house gecko
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Geckos are small to moderately large lizards belonging to the family Gekkonidae and found in warm climates throughout the world. Geckos are unique among lizards in their vocalizations, making chirping sounds in social interactions with other geckos. more...


Geckos are unusual in other respects as well. Many species have specialized toe pads that enable them to climb smooth vertical surfaces and even cross indoor ceilings with ease. These antics are well-known to persons living in warm regions of the world where several species of geckos make their home inside human habitations. These species (for example the House gecko) become part of the indoor menagerie and are seldom really discouraged because they feed on insect pests.

Most geckos are tan to dark grey, subtly patterned, and somewhat rubbery looking. Some species can change color to blend in with their surroundings. However others can be brightly colored. Like most lizards, they eat insects. Some species are parthenogenic, the females capable of reproducing without copulating with a male. This improves the geckos' ability to spread to new islands.

The toes of the gecko have attracted a lot of attention, as they adhere to a wide variety of surfaces, without the use of liquids or surface tension. Recent studies of the setae on gecko footpads demonstrates that the attractive forces that hold geckos to surfaces are van der Waals interactions between the finely divided setae and the surfaces themselves.

That these kinds of interactions involve no liquids (or no gases) is important; in theory, a boot made of synthetic setae would adhere as easily to the surface of the International Space Station as it would to a living room wall.

Many gecko species may be kept as pets and will eat various kinds of insects.

  • Picture of a Gecko in Texas, USA

Common species of geckos

  • Golden gecko, Gekko ulikovski
  • House gecko, Hemidactylus frenatus—A species that thrives around man and human habitation structures in the tropics and subtropics world wide.
  • Indo-Pacific gecko, Hemidactylus garnoti—Also known as a fox gecko because of its long, narrow snout. This species is found in houses throughout the tropics. This gecko may eat leafcutter ants.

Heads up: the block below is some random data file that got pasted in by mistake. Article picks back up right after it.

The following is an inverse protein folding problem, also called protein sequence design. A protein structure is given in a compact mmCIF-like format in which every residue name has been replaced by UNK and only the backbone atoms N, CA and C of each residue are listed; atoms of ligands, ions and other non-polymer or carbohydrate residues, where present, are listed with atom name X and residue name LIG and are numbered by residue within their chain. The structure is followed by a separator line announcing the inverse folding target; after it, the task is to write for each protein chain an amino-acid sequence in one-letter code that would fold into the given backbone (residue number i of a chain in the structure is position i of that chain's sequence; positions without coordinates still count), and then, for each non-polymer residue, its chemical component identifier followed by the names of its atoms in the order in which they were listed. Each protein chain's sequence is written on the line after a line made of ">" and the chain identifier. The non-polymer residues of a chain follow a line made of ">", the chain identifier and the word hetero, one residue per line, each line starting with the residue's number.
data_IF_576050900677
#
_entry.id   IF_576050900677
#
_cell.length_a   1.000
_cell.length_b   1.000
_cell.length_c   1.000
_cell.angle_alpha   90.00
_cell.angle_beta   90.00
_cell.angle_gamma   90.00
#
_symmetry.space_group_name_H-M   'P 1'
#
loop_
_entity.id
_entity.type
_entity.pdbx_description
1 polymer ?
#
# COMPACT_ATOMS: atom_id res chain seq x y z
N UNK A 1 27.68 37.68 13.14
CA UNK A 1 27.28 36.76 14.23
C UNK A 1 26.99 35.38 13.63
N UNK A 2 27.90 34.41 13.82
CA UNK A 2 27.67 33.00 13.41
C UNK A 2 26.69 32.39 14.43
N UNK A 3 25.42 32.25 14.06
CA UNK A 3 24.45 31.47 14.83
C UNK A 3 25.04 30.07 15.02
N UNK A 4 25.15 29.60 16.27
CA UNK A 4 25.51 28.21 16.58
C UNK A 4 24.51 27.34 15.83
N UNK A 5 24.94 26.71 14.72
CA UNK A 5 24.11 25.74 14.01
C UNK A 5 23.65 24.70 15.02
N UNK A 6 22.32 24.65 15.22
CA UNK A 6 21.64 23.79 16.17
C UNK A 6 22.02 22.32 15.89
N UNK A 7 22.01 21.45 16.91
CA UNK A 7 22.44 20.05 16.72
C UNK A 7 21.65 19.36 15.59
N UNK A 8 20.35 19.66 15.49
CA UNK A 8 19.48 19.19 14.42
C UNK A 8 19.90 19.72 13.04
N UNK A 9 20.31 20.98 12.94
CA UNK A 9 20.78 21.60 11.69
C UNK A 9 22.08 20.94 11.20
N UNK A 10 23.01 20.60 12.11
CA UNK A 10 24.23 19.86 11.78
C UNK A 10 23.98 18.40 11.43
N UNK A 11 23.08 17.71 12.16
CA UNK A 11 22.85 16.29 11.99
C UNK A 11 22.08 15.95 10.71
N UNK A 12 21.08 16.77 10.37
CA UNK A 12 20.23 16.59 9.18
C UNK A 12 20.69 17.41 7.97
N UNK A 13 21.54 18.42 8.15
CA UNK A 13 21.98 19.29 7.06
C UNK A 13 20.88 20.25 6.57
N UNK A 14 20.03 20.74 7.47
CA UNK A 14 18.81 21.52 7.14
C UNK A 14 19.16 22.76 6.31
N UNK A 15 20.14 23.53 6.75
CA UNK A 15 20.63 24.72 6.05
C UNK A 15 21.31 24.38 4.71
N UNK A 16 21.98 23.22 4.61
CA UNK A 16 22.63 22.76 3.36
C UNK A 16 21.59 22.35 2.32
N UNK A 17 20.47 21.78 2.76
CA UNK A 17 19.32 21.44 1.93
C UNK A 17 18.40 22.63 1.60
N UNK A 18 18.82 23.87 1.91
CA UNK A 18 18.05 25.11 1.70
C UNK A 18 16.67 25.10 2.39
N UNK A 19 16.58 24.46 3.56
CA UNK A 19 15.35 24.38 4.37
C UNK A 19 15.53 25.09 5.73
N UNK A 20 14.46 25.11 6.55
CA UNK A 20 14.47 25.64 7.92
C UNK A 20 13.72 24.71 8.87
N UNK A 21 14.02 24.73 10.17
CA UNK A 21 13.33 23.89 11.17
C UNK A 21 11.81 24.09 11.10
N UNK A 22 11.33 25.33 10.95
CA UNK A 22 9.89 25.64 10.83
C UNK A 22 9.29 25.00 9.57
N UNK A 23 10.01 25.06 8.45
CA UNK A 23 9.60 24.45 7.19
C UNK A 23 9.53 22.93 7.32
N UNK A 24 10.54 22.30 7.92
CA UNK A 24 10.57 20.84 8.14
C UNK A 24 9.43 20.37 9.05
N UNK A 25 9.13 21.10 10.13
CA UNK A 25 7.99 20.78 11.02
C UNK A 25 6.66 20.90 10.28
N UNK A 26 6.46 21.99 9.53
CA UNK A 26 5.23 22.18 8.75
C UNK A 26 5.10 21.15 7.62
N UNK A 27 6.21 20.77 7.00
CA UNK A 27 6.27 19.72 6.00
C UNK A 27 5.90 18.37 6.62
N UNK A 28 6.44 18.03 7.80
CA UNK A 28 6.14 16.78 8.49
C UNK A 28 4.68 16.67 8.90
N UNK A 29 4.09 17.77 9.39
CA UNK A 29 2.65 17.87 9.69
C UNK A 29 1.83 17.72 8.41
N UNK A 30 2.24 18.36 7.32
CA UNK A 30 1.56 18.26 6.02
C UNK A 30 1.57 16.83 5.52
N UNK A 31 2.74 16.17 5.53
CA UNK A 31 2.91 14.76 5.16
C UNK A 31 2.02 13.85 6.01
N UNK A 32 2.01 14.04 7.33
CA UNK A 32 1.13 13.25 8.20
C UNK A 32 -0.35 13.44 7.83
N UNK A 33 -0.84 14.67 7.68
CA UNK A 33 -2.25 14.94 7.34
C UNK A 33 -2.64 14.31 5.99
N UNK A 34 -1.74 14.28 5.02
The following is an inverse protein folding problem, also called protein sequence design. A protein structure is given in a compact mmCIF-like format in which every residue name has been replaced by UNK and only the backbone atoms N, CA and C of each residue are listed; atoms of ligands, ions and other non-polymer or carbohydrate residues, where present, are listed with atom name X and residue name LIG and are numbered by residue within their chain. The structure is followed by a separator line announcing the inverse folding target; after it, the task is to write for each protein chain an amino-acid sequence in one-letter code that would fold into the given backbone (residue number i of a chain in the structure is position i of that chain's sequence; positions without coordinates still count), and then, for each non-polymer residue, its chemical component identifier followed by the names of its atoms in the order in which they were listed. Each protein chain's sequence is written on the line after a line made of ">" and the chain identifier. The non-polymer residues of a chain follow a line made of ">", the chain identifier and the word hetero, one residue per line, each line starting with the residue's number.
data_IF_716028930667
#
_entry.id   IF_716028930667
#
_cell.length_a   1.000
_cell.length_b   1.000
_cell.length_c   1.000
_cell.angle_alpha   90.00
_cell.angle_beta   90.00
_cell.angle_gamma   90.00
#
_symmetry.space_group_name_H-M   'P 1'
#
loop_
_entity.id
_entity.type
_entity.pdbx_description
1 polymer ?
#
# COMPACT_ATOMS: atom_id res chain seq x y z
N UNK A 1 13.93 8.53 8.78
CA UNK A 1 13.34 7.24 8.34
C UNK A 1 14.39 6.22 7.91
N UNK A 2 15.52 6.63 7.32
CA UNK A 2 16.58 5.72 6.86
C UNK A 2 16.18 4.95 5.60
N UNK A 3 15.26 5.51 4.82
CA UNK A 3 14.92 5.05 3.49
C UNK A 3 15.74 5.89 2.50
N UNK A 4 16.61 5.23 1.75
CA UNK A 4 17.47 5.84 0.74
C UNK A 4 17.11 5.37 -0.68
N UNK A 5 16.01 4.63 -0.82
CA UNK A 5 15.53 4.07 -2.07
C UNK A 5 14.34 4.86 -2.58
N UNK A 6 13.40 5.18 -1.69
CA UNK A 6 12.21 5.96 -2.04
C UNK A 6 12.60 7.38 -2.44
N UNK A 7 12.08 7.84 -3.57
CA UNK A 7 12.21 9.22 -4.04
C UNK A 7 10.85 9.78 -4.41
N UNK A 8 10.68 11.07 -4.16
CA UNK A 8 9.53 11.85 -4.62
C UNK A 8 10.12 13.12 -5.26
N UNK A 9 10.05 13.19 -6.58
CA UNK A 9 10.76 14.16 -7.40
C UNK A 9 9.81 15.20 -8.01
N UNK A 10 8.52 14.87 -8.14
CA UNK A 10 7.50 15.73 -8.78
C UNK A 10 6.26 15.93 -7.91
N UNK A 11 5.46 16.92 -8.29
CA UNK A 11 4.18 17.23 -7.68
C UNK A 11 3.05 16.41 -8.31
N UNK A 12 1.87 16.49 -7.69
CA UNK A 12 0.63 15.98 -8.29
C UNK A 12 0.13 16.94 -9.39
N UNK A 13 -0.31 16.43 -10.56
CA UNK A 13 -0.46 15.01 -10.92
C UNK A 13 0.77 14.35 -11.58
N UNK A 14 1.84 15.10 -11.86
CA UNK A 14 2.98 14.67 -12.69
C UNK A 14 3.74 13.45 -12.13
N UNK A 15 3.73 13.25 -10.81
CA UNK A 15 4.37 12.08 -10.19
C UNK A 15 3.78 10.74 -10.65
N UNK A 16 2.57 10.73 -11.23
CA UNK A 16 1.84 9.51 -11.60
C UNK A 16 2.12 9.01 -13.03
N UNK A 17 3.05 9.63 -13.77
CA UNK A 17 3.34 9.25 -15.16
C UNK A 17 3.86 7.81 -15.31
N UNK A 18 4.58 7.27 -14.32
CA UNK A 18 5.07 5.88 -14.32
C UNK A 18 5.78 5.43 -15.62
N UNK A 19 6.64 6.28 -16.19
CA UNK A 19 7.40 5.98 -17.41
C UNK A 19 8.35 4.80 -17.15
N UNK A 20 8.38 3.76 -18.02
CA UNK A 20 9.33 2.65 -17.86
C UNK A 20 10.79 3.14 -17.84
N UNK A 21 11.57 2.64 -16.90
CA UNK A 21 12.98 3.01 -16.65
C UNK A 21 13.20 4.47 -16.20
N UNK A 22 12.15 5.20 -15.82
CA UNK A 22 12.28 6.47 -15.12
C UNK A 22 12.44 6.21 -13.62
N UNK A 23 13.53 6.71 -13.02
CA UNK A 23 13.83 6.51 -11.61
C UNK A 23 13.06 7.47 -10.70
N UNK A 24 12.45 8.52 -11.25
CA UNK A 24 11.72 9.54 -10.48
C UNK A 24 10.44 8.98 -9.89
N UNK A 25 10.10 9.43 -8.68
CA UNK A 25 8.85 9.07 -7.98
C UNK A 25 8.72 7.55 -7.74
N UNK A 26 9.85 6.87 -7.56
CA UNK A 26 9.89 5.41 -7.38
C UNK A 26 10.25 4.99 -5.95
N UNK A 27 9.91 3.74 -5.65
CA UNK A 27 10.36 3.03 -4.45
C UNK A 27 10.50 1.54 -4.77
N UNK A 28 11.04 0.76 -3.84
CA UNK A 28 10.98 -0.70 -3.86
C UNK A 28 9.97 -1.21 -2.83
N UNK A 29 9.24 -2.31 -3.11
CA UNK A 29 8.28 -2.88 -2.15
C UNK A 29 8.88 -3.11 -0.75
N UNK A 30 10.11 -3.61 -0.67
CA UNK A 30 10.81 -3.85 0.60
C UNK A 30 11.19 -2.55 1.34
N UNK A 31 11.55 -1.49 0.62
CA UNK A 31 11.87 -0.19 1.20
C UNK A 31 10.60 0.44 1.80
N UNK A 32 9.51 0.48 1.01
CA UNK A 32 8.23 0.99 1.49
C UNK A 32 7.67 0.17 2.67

• Mediterranean gecko, Hemidactylus turcicus—residential and wild, introduced species (USA).
  • Leopard gecko, Eublepharis macularius —The most common gecko kept as a pet is the leopard gecko, which does not have toe pads with setae, but rather claws. These enable it to more easily climb on rough surfaces like tree bark. This gecko cannot climb the glass of a terrarium. The leopard gecko tends to be docile and calm. This gecko can eat cockroaches, crickets, mealworms, waxworms, and superworms.
  • Mourning gecko, Lepidodactylus lugubris—This species is equally at home in the wild as in residential neighborhoods. Found in Hawaii, it may have been an early Polynesian introduction. A parthenogenic species.
  • Stump-toed gecko, Gehyra mutilata (=Peropus mutilatus)—This gecko can vary its color from very light to very dark to blend into a background. At home in the wild as well as in residential neighborhoods.
  • Tokay gecko, Gekko gecko—This is the lizard for which geckos were named. It is one of the relatively few lizards that vocalizes, and its mating call has variously been described as a loud gek-gek-gek-gekkkk or as tok-eh tok-eh. The Tokay, an attractive but very aggressive species native to Southeast Asia, was in the past popular in the pet trade (apartment-dwellers in New York are sometimes advised by pet-shop owners to let Tokays run free to control cockroaches, though one might expect the vocalizations to be disconcerting!) and the species has naturalized in southern Florida and Hawaii.
  • Tree gecko, Hemiphyllodactylus typus—Tree geckos are forest dwellers.
  • New Caledonian crested gecko, Rhacodactylus ciliatus— Until recently believed extinct. Gaining in popularity as a pet.


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